Saint Zhang

Zhang Zhongjing is the most famous of China’s ancient herbal doctors. He is known for his book, which was later divided into two parts: Shang Han Lun and Chin Kuei Yao Lueh [Jin Gui Yao Lue]. In particular, the section known as the Shang Han Lun became the fundamental text for all traditional herb prescribing. Not only did it contain over 100 effective formulas (many of them still used today), but the text implied a theoretical framework that led to hundreds of books analyzing, explaining, and reforming it. The other section is best known for some of the formulas, such as the gynecological remedy Tang-kuei and Peony Formula [Danggui Shaoyao San] which is today applied to infertility, disorders during pregnancy, prevention of miscarriage, and post-partum weakness. His work might have been lost had it not been for the efforts of Wang Shu-Ho.

Ye the Celestial (Tianshi)

Ye Tianshi (1667-1746) was a famous physician of the Qing Dynasty from Wuxian County of Jiangsu Province. Under the influences of his grandfather Zifan and father Yangsheng, both of whom had a masterful command of medicine, Ye Tianshi accumulated a wealth of medical knowledge and became a renowned physician. As a child, Ye Tianshi was fond of learning and studied under 17 teachers in various times. He made flexible use of ancient medical theories and experiences in his diagnosing processes, which involved his original insights. Later, he composed the book of Treatise on Epidemic Fevers by drawing on the strengths of different doctors. The work contributed a great deal to the study of epidemic febrile diseases. But Ye didn’t write many books in his lifetime. His disciples compiled some books based on his experiences, including A Guide to Clinical Practice with Medical Records and The Collection of Dr. Ye’s Medical Records etc. There are lots of legends about Ye’s modest learning and flexible diagnosis circulating among the people. There was no reference if this Celestial of the “Templi Ordo Literatum’ (Order of Letters) based in the Wen Temple of Suzhou, managed to obtain immortality.

Origins of Vaccination

Smallpox vaccination is the way to prevent the disease initiated in ancient China. Smallpox was called “vaccinatable boil” in China at that time, hence the name of the prevention measure—”boil vaccination”, which is done by slightly infecting someone with the disease. The person will then get immunity against smallpox after slightly suffering from it and they’ll never contract the disease again. Originally, people were afraid of contracting smallpox, but they later deliberately get it for the purpose of vaccination. That was a great change, which was brought about by the experiences accumulated in the process of combating the disease.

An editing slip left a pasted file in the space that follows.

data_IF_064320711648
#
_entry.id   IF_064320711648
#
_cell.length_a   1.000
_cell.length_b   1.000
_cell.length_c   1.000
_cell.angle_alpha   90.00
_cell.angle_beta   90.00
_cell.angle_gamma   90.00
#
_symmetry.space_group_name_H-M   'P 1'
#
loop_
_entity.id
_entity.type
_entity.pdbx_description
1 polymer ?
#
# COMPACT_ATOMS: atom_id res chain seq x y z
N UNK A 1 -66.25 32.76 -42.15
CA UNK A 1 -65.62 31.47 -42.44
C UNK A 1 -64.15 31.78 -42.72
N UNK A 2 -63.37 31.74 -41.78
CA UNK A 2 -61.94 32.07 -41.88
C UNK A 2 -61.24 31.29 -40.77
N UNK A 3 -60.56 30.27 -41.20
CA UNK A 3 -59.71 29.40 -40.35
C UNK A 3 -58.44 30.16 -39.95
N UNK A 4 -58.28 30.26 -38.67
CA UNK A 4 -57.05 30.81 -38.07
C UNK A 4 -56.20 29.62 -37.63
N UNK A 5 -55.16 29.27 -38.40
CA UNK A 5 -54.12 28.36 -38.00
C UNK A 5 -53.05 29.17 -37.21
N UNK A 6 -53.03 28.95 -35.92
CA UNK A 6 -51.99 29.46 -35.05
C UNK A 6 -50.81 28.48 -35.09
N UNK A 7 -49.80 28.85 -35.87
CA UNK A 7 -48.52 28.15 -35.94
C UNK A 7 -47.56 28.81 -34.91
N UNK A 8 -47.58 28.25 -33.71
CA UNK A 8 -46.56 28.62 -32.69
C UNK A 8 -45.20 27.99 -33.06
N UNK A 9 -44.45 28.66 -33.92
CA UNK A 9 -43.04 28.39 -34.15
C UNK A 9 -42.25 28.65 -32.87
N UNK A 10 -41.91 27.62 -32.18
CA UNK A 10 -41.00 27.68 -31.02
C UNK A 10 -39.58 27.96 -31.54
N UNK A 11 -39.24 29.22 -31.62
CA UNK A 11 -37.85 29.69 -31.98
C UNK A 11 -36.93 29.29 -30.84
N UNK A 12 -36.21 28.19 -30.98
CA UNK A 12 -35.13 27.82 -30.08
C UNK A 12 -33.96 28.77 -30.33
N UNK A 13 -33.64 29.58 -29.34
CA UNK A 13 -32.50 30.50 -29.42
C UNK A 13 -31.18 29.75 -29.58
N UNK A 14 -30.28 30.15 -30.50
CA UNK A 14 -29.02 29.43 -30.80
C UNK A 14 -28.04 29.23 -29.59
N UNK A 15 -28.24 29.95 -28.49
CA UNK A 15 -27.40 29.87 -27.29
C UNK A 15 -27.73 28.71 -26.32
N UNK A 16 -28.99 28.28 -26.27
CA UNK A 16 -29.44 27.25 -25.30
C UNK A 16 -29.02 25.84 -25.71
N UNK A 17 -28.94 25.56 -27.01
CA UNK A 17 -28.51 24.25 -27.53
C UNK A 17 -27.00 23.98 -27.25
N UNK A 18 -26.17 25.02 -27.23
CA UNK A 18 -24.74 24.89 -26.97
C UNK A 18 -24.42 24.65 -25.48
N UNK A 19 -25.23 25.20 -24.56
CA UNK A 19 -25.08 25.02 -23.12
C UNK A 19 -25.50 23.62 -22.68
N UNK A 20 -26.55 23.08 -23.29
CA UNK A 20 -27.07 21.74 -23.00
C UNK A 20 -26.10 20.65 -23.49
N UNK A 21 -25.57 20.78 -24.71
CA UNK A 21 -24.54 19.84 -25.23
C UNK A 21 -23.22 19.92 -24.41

Chinese smallpox vaccination began to be introduced overseas in the early 17th century. First in 1688, Russia asked to send doctors to learn the skill. Later, Korea, Japan and other countries all followed suit.

Articles re-posted and collated from various sources in : http://www.cultural-china.com/

Meridien Systems :

In addition to chi (qi), traditional Chinese medicine recognizes a subtle energy system by which chi (qi) is circulated through the body. This transportation system is referred to as the channels or meridians. There are twelve main meridians in the body, six yin and six yang, and each relates to one of the Zangfu, or organs.

To better visualize the concept of chi (qi), and the meridians, think of the meridians as a river-bed, over which water flows and irrigates the land; feeding, nourishing and sustaining the substance through which it flows. (In Western medicine, the concept would be likened to the blood flowing through the circulatory system.) If a dam were placed at any point along the river, the nourishing effect that the water had on the whole river would stop at the point the dam was placed.

The same is true in relation to chi (qi) and the meridians. When chi (qi) is blocked, the rest of the body that was being nourished by the continuous flow, now suffers. Illness and disease can result if the flow is not restored.

Acupuncture is one tool used to restore the flow of chi (qi), by inserting needles into the acupuncture points (located on the meridians). These insertions are said to clear any residing blockages, or dams, thus freeing the river to better feed the body in its entirety.

Red Taijitu Organisation Concept

(Many thanks to ICCR for making permission to print below sections on the Red Taijitu Organisation Concept)

Basic Concept for the International Committee of the Red Taijitu